Steven Lamb is a presenter, teacher, and award-winning author, who shares with us his article on Blackthorn Sea Salt. The article follows a visit that Steven made to Blackthorn Sea Salt company in Ayrshire, Scotland, who are in their fifth-generation of harvesting sea salt, now run by husband and wife, Gregorie and Whirly Marshall.
Approaching along the coastline on Salt Pan Road, rising high like a monolith, the Blackthorn Tower stands defiantly looking out across the Firth of Clyde. So appropriately positioned, a manifestation of the terroir it bridges; standing between land and sea as if it has been there for centuries. From a distance the wooden framed structure looks solid, impermeable and it is difficult to gauge its size and proportions. The unique shape and glistening darkness of the tower is imposing but natural. It isn’t until you stand at the foot of the tower that you really appreciate the scale and realise that it is alive and organic. The solidity of the tower softens in close up as it reveals the darkness comes from hundreds and thousands of intricately woven blackthorn branches, stacked and slanting just off the horizontal; deliberately designed to direct droplets of clear, clean Ayrshire sea water into a huge flat stone collecting pan beneath. The shimmering light from the descending droplets sent out to both land and sea like a beacon. The external branch ends clipped and trimmed in a tactile pleasing even facia. Witnessing this living sculpture from the outside would be enough but it has an inner beauty. A working, graceful space that reveals the heart and soul of the Blackthorn Tower. A place that combines quality, simplicity and the pull of gravity. The wooden skeleton of the tower with a central staircase spine has both functionality and aesthetic. The gentle sound of sea water trickling through the branches of blackthorn creates an immersive soundscape. Rhythmic and hypnotic. Ascending the staircase and up through a bolted trap door leading to a platform at the top of the tower and back outside with a breathtaking, infinite view out to Arran and beyond.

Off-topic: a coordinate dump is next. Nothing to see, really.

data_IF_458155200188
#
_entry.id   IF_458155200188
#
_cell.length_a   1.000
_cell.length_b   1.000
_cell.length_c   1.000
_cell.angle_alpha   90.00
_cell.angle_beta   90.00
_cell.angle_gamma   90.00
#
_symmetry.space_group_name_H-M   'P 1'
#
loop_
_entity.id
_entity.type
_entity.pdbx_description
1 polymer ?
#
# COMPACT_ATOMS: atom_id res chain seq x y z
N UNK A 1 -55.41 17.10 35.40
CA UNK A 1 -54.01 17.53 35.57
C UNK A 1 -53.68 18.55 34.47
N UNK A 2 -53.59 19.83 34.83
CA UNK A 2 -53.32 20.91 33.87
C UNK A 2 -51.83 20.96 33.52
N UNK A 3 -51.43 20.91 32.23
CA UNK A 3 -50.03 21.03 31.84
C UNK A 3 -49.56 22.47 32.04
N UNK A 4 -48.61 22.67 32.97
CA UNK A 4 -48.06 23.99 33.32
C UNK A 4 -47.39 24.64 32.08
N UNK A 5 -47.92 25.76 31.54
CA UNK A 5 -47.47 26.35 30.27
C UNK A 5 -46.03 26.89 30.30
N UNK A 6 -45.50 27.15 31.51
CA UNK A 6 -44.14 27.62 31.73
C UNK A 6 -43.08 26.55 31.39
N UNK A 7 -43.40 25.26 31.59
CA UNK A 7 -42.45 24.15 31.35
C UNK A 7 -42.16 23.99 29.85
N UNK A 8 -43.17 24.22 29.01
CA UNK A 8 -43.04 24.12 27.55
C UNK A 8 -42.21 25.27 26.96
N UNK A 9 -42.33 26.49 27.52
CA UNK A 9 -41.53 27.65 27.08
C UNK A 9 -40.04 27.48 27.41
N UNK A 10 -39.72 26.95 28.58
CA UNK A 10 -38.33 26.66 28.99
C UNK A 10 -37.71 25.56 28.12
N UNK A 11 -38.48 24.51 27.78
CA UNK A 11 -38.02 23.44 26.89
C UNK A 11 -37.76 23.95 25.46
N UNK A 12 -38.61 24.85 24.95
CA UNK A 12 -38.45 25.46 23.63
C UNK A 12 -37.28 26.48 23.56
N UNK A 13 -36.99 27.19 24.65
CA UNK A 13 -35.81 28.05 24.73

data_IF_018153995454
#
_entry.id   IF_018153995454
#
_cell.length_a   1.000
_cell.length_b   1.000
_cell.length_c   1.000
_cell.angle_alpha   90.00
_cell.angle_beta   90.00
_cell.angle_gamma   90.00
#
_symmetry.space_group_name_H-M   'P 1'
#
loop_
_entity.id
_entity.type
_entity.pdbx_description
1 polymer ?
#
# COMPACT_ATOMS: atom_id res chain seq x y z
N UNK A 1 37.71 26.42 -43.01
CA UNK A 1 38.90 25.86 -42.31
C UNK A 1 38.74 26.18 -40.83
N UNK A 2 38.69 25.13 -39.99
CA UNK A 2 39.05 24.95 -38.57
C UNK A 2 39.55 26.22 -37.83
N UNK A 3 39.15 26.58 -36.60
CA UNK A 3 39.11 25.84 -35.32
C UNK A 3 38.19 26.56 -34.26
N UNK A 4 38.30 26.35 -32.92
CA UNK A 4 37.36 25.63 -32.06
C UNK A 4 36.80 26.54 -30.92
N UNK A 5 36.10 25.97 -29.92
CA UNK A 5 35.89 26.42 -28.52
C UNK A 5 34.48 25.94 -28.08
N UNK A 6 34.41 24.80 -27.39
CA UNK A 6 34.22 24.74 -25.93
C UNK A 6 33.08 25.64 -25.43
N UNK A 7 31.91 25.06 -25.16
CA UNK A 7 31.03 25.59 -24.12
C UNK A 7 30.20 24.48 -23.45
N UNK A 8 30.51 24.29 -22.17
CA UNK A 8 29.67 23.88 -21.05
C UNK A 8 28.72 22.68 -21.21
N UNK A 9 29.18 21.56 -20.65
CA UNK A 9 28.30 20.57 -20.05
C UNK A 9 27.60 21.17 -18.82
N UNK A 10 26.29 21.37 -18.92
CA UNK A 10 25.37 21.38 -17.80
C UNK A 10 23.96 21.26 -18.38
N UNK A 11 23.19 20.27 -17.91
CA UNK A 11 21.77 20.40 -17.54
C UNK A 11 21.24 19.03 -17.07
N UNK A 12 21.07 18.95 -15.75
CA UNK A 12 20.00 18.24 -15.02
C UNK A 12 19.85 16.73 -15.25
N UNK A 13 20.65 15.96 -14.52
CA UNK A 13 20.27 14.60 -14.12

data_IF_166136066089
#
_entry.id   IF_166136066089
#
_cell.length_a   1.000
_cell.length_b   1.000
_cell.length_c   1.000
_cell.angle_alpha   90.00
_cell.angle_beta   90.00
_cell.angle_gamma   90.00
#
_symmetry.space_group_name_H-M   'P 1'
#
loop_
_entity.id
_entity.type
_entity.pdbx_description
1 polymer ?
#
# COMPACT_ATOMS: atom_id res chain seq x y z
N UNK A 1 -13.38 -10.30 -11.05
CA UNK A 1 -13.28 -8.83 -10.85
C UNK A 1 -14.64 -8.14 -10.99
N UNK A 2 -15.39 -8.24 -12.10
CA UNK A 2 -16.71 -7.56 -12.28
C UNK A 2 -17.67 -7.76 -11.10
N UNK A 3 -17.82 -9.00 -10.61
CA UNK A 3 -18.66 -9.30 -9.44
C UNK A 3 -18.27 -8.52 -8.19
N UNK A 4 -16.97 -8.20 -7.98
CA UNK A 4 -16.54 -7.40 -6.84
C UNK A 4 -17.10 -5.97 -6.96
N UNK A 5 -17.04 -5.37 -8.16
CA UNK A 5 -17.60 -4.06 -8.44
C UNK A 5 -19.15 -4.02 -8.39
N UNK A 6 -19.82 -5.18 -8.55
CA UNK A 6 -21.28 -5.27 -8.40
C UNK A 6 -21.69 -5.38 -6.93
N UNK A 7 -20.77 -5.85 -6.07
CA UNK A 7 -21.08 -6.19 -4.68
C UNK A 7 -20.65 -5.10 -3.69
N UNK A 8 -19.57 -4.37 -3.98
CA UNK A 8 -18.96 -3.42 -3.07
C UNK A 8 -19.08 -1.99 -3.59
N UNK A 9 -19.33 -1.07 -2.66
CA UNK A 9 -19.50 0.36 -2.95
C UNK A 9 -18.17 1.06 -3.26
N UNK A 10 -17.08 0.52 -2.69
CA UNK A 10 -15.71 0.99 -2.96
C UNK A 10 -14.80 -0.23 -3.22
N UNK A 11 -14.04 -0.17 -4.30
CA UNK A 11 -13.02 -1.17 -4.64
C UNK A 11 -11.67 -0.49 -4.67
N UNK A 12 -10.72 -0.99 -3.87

The sea water that is pumped to the top of the tower is then gently released back down via hand turned taps into a wooden gulley that surrounds the tower's upper edge and then guides it down through the blackthorn maze. A small adjustment of each pegged tap ensures the correct flow of seawater. Like fine tuning a huge harp which allows the water to concentrate eventually at the bottom. The final product of this symphony is an exceptionally noteworthy gourmet sea salt.
In a perfect balance of science and sorcery, the water is warmed and allowed to crust and form. Each salt crystal, an inverted perfect pyramid containing the unadulterated mineral of the sea and blackthorn forms and sinks before being harvested by hand. Individual and beautiful the crystals would not look out of place in a Hatton Garden jeweller’s shop window. Opaque and significant with a slow dissolve on the tongue, Blackthorn salt, created by nature, the elements, passion and the invisible ingredient of time using historical innovation and modern sustainability surpasses every other sea salt I have tasted. A product this good, born directly from the landscape it occupies, fixed in the longitude and latitude as well as the topography of this pocket of Scotland, will not be an easy secret to keep.
It will, I predict, adorn many kitchens far away from Ayr and with that in mind, the packaging which is beautifully designed and immediately recognisable, is completely compostable. Everything eventually returns to the earth but only exceptionally good salt comes from the sea surrounding the Blackthorn Tower. As unique in its production as it is in flavour and quality. Words by Steven Lamb | @lambposts Photography by Blackthorn Sea Salt | Blackthorn Sea Salt